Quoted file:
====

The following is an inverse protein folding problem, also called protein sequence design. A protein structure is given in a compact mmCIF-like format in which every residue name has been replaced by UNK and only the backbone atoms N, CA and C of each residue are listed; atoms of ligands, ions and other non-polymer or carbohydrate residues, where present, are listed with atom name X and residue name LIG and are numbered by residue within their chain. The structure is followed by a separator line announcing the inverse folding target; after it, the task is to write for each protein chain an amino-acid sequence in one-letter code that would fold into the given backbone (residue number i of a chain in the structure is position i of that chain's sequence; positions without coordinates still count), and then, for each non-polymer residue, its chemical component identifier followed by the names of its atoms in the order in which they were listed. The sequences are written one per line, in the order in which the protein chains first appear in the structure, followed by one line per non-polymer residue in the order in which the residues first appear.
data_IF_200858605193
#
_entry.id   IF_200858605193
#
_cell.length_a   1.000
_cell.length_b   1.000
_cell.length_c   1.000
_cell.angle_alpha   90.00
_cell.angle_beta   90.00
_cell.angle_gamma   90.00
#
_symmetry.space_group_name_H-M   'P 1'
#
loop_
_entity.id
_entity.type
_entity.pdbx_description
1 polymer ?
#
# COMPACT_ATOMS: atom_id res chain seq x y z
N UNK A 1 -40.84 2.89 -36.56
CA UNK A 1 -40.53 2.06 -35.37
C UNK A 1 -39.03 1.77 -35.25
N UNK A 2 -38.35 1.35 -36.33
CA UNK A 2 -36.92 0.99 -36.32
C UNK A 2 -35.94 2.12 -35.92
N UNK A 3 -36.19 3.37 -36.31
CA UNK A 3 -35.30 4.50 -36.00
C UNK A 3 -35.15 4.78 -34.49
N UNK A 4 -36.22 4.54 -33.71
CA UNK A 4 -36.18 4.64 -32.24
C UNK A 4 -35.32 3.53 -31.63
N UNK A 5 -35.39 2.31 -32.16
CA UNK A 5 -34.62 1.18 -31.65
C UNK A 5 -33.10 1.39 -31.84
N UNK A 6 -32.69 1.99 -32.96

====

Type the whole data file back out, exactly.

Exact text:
The following is an inverse protein folding problem, also called protein sequence design. A protein structure is given in a compact mmCIF-like format in which every residue name has been replaced by UNK and only the backbone atoms N, CA and C of each residue are listed; atoms of ligands, ions and other non-polymer or carbohydrate residues, where present, are listed with atom name X and residue name LIG and are numbered by residue within their chain. The structure is followed by a separator line announcing the inverse folding target; after it, the task is to write for each protein chain an amino-acid sequence in one-letter code that would fold into the given backbone (residue number i of a chain in the structure is position i of that chain's sequence; positions without coordinates still count), and then, for each non-polymer residue, its chemical component identifier followed by the names of its atoms in the order in which they were listed. The sequences are written one per line, in the order in which the protein chains first appear in the structure, followed by one line per non-polymer residue in the order in which the residues first appear.
data_IF_200858605193
#
_entry.id   IF_200858605193
#
_cell.length_a   1.000
_cell.length_b   1.000
_cell.length_c   1.000
_cell.angle_alpha   90.00
_cell.angle_beta   90.00
_cell.angle_gamma   90.00
#
_symmetry.space_group_name_H-M   'P 1'
#
loop_
_entity.id
_entity.type
_entity.pdbx_description
1 polymer ?
#
# COMPACT_ATOMS: atom_id res chain seq x y z
N UNK A 1 -40.84 2.89 -36.56
CA UNK A 1 -40.53 2.06 -35.37
C UNK A 1 -39.03 1.77 -35.25
N UNK A 2 -38.35 1.35 -36.33
CA UNK A 2 -36.92 0.99 -36.32
C UNK A 2 -35.94 2.12 -35.92
N UNK A 3 -36.19 3.37 -36.31
CA UNK A 3 -35.30 4.50 -36.00
C UNK A 3 -35.15 4.78 -34.49
N UNK A 4 -36.22 4.54 -33.71
CA UNK A 4 -36.18 4.64 -32.24
C UNK A 4 -35.32 3.53 -31.63
N UNK A 5 -35.39 2.31 -32.16
CA UNK A 5 -34.62 1.18 -31.65
C UNK A 5 -33.10 1.39 -31.84
N UNK A 6 -32.69 1.99 -32.96